The Mind of an Olympian: An Interview with Hidilyn Diaz

If I had to pick one word to describe three-time Olympian, Hidilyn Diaz, I would choose “gracious.”  Hidilyn is visiting Guam for the week, and she agreed to let me interview her before her weightlifting practice.  Unfortunately, I didn’t think things through very well, and I ended up conducting the interview while sitting on some tires behind the gym.  The music in the gym was very loud, and all of the seats were occupied by active weightlifters, so we headed out the back door.  I scanned the area for a suitable sitting surface and hastily decided that some tires lying on the ground would do just fine.  I sat down, and Hidilyn joined me without hesitation.

Hidilyn’s unassuming attitude became all the more impressive once I learned more about her.

Hidilyn (pronounced Heidi Lynn), age 26, has competed in the 2008 Beijing Olympics, the 2012 London Olympics, and the 2016 Rio Olympics.  At age 17, Hidilyn was the youngest competitor in the women’s 58-kg weight class at the 2008 Bejing Olympics.  And in 2016, Hidilyn became the first Filipino woman to ever win an Olympic medal when she earned a silver medal in Rio.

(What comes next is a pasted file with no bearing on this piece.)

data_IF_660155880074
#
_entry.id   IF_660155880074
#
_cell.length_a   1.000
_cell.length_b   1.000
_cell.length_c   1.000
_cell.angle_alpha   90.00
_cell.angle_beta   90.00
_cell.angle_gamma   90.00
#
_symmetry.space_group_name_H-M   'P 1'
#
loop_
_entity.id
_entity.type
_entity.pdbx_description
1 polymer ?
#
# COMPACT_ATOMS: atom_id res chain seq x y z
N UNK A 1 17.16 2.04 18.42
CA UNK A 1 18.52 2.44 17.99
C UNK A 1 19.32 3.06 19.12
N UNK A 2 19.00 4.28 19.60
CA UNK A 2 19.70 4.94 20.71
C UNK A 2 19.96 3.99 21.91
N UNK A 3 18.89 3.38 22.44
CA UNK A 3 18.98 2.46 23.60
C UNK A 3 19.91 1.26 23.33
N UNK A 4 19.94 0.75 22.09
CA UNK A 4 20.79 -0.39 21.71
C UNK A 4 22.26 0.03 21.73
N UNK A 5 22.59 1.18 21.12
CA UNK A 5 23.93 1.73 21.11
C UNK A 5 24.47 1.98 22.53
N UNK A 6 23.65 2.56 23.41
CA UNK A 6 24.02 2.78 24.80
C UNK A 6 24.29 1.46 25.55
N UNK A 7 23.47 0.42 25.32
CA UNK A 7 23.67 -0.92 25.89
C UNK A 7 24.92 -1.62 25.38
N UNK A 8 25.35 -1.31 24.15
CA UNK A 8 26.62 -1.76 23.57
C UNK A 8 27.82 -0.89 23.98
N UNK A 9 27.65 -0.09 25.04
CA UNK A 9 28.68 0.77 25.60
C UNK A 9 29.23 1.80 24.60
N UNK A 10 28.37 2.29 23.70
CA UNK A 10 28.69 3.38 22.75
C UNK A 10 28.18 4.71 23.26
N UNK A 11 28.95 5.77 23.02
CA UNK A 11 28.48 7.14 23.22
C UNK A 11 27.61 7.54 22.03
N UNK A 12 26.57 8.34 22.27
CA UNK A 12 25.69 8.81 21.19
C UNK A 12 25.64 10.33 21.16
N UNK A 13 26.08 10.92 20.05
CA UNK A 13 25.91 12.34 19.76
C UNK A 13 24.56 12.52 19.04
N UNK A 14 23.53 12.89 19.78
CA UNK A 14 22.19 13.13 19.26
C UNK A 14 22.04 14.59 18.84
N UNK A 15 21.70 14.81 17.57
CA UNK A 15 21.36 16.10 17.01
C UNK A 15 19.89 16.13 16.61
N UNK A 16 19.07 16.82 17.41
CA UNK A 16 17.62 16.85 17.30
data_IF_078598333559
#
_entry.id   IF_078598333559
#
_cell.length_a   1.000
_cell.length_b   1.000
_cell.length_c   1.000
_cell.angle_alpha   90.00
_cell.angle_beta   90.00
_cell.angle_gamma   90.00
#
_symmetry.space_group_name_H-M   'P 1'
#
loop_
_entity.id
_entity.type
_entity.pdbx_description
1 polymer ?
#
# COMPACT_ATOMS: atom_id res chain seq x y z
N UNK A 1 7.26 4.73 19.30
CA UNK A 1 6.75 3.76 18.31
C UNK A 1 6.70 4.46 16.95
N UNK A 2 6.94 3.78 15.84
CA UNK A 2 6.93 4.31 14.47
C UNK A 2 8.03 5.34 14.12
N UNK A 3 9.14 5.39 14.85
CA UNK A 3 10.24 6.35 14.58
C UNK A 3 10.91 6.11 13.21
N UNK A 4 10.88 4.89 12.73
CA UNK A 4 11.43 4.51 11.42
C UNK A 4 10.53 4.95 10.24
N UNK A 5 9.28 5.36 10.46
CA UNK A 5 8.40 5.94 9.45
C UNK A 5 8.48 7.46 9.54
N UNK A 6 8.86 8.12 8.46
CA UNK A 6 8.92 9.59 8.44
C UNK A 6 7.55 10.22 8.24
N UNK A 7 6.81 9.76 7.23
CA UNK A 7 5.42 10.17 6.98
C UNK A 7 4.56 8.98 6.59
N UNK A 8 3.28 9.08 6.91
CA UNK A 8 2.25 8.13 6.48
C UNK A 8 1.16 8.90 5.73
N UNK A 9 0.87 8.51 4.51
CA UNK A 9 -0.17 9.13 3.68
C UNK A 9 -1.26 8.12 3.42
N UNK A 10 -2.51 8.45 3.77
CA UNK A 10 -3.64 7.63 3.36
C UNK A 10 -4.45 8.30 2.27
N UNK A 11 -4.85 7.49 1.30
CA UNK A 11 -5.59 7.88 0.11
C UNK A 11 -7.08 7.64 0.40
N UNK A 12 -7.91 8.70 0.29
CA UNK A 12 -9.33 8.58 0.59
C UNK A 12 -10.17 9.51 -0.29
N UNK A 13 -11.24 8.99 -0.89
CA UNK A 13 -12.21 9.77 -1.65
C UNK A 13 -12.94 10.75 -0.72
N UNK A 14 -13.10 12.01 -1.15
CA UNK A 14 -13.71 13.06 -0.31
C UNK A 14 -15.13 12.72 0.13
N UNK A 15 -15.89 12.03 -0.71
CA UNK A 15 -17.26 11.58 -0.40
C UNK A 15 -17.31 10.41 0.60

Hidilyn Diaz (image from http://www.philstar.com)

Hidilyn began weightlifting at age 11.  Her cousin, a university student, was coaching a group of young boys in weightlifting.  Hidilyn asked to join them, and her cousin began training her.  She began competing soon after and was offered a place on the Philippine national team at age 12. Membership on the national team offered a number of perks.  Hidilyn received a scholarship to attend school.  She was able to travel and see the world when she competed.  Most importantly, though, she was able to help provide for her family with her monthly stipend of 4000 Pesos (about $80).

Hidilyn explained: “My family was poor.  I lifted weights to provide for my family.  I was the breadwinner.”

I asked Hidilyn when she developed a passion for weightlifting.  I was surprised when she said, “2014.”  By 2014, Hidilyn had already been in the sport for 12 years and competed in two Olympic Games!

Hidilyn explained, “2014 was a difficult year for me.  I injured my knee, and recovery was taking a long time.  My performance suffered.  My coach of ten years was fired from the national team, and I felt lost.  I was injured, had no coach, and was beginning to wonder if I should just retire.”

“Mentally, it was very difficult.  I had no one guiding me, and I had to decide for myself if weightlifting was what I wanted to do.”